The opinion of the court was delivered by: Bassler, District Judge.
Defendant Worldwide Flight Services, Inc. ("Defendant"), moves
for summary judgment pursuant to Fed.R.Civ.P. 56. Plaintiffs
Danielle and Robert Croucher (jointly "Plaintiffs") cross move to
remand. The Court has jurisdiction over this matter pursuant to
28 U.S.C. § 1331. Defendant's motion is granted. Plaintiffs'
cross motion is denied as moot.
On January 31, 1999, Plaintiffs were passengers on board a
Korean Air Lines ("KAL") flight from Newark, New Jersey to Seoul,
Korea. After the plane departed from Newark, Plaintiffs' child
became ill during the flight. Plaintiff Danielle Croucher ("Mrs.
Croucher") removed the airsickness bag from the seat back pocket
and, as she opened the bag, she came in contact with fluid that
was in the bag, which Plaintiffs claim was left from a previous
The fluid in the airsickness bag was tested by an independent
laboratory in Korea. Although the fluid in the airsickness bag
was minimal, the sample tested negative for HIV and Hepatitis B
Virus ("HBV"); however, the laboratory report stated: "[e]ven
though the result of the HCV [Hepatitis C Virus] was
positive[,] [w]e could not be sure of the existence of Hepatitis
C Virus because the specimen was uncertain."
For the purposes of this motion, there is no dispute regarding
these facts. Moreover, the parties also do not dispute that all
of the repeated medical/blood tests (at least four) performed
upon Mrs. Croucher for HCV or any other infection have been, and
continue to be, negative.
On October 15, 1999, Plaintiffs filed suit against Defendant.
Pursuant to a Standard Ground Handling Agreement with KAL,
Defendant provided ground handling services to KAL at Newark
International Airport. These ground handling services included
cleaning the KAL aircraft cabin and clearing waste from seat back
Plaintiffs allege that as a result of Defendant's negligence,
Mrs. Croucher came in contact with "bio-medical waste" causing
Plaintiffs severe emotional distress and mental anxiety.
Plaintiffs seek compensatory and punitive damages for: Count 1
(negligence) — claim by Danielle Croucher for "severe and
permanent emotional distress" as a result of her concern and fear
over being exposed to the potential for developing HCV; Count 2
(negligence) — claim by Robert Croucher for psychological
distress and anxiety as a result of observing his wife coming in
contact with bio-medical waste; Count 3 (loss of consortium) —
claim by Robert Croucher for past and future loss of services and
consortium; and Count 4 (gross negligence) — claim that
Defendant's failure to ensure that KAL aircraft was free of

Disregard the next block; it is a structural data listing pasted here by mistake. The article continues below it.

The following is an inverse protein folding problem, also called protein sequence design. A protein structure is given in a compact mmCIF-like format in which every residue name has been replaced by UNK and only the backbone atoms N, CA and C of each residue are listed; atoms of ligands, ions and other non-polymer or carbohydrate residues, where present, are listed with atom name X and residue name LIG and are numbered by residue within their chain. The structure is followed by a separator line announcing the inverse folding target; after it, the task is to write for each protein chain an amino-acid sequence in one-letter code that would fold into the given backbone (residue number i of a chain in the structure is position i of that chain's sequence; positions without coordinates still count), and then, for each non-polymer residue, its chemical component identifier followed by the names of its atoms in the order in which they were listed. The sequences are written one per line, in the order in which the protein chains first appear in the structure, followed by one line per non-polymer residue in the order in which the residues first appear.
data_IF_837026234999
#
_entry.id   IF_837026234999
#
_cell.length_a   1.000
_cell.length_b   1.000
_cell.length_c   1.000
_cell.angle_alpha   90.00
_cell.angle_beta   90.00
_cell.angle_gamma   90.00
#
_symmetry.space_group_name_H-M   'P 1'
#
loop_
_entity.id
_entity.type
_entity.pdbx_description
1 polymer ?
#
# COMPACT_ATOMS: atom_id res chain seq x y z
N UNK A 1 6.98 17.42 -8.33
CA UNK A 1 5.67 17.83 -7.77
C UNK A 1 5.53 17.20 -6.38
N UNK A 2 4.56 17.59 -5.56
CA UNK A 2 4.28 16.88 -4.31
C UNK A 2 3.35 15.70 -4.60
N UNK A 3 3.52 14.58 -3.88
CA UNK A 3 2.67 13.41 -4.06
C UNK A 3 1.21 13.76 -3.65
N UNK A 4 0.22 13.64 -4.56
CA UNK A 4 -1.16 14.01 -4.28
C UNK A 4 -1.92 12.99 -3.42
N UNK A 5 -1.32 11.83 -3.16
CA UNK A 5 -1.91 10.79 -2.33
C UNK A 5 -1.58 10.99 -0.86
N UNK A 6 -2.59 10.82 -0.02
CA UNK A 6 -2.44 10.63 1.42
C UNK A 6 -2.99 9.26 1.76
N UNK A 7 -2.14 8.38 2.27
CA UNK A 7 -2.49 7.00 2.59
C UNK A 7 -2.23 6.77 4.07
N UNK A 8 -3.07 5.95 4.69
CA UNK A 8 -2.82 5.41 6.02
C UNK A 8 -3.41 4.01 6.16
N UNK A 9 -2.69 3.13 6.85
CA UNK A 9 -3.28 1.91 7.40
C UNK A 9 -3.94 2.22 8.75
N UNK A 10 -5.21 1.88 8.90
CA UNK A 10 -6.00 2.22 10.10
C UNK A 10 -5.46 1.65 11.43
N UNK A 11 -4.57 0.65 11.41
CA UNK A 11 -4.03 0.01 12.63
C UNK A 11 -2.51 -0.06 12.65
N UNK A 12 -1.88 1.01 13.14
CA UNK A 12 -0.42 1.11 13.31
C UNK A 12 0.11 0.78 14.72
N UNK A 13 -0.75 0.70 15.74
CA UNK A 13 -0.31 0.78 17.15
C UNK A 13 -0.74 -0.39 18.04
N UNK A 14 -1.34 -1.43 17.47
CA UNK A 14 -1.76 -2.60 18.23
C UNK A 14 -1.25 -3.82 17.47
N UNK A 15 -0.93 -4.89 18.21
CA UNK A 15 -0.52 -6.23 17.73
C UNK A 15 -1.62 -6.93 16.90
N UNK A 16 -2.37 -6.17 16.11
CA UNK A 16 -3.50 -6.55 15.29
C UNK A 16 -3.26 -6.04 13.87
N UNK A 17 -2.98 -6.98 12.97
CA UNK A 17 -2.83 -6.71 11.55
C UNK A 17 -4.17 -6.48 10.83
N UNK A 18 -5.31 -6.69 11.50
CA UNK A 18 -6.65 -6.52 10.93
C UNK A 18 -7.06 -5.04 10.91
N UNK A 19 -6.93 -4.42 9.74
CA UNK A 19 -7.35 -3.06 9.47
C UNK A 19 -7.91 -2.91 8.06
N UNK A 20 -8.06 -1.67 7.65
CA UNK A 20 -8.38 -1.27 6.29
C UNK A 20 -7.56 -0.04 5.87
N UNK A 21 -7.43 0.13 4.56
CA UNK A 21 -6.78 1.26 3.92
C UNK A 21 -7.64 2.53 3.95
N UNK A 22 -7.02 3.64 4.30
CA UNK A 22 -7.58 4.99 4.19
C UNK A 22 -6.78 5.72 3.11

hazardous conditions constituted wanton, reckless and gross
Defendant removed the suit to this Court on December 3, 1999,
alleging subject matter jurisdiction pursuant to
28 U.S.C. § 1331. Defendant contends that this action is governed by the
Warsaw Convention ("Convention"), 49 U.S.C. § 40105 note.
Although the parties do not dispute that the Warsaw Convention
applies to the transportation of Plaintiffs by KAL, the parties
disagree on whether the Convention applies to Defendant as an
agent or contractor of the carrier, KAL. Defendant argues that
the liability limitations of the Warsaw Convention extend to the
carrier's employees, agents, or independent contractors
performing the services of the air carrier or in furtherance of
the carriage enterprise. Therefore, Defendant seeks summary
judgment contending that under the Convention, Plaintiffs cannot
damages for emotional distress or punitive damages.
In contrast, Plaintiffs maintain not only that their claims
against Defendant are not governed by the conditions and limits
of the Convention, but also that even if the Convention did
apply, Defendant is liable because its conduct was reckless.
A. Standard for Motion for Summary Judgment
Summary judgment is appropriate only if "the pleadings,
depositions, answers to interrogatories, and admissions on file,
together with the affidavits, if any, show that there is no
genuine issue as to any material fact and that the moving party
is entitled to a judgment as a matter of law." Fed.R.Civ.P.
56(c). Whether a fact is material is determined by the applicable
substantive law. Anderson v. Liberty Lobby, Inc., 477 U.S. 242,
248, 106 S.Ct. 2505, 91 L.Ed.2d 202 (1986). An issue involving a
material fact is genuine "if the evidence is such that a
reasonable jury could return a verdict for the nonmoving party."
Healy v. New York Life Ins. Co., 860 F.2d 1209, 1219 n. 3 (3d
Cir. 1988), cert. denied, 490 U.S. 1098, 109 S.Ct. 2449, 104
L.Ed.2d 1004 (1989).
The moving party has the initial burden of showing that no
genuine issue of material fact exists. Celotex Corp. v.
Catrett, 477 U.S. 317, 323, 106 S.Ct. 2548, 91 L.Ed.2d 265
(1986). If the moving party satisfies this requirement, the
burden shifts to the nonmoving party to present evidence that
there is a genuine issue for trial. Id. at 324. Once the moving
party has carried its burden of establishing the absence of
genuine issues of material fact, the nonmoving party "may not
rest upon mere allegations or denials" of its pleading, Fed.
R.Civ.P. 56(e), but must produce sufficient evidence to
reasonably support a jury verdict in its favor, Anderson, 477
U.S. at 249, 106 S.Ct. ...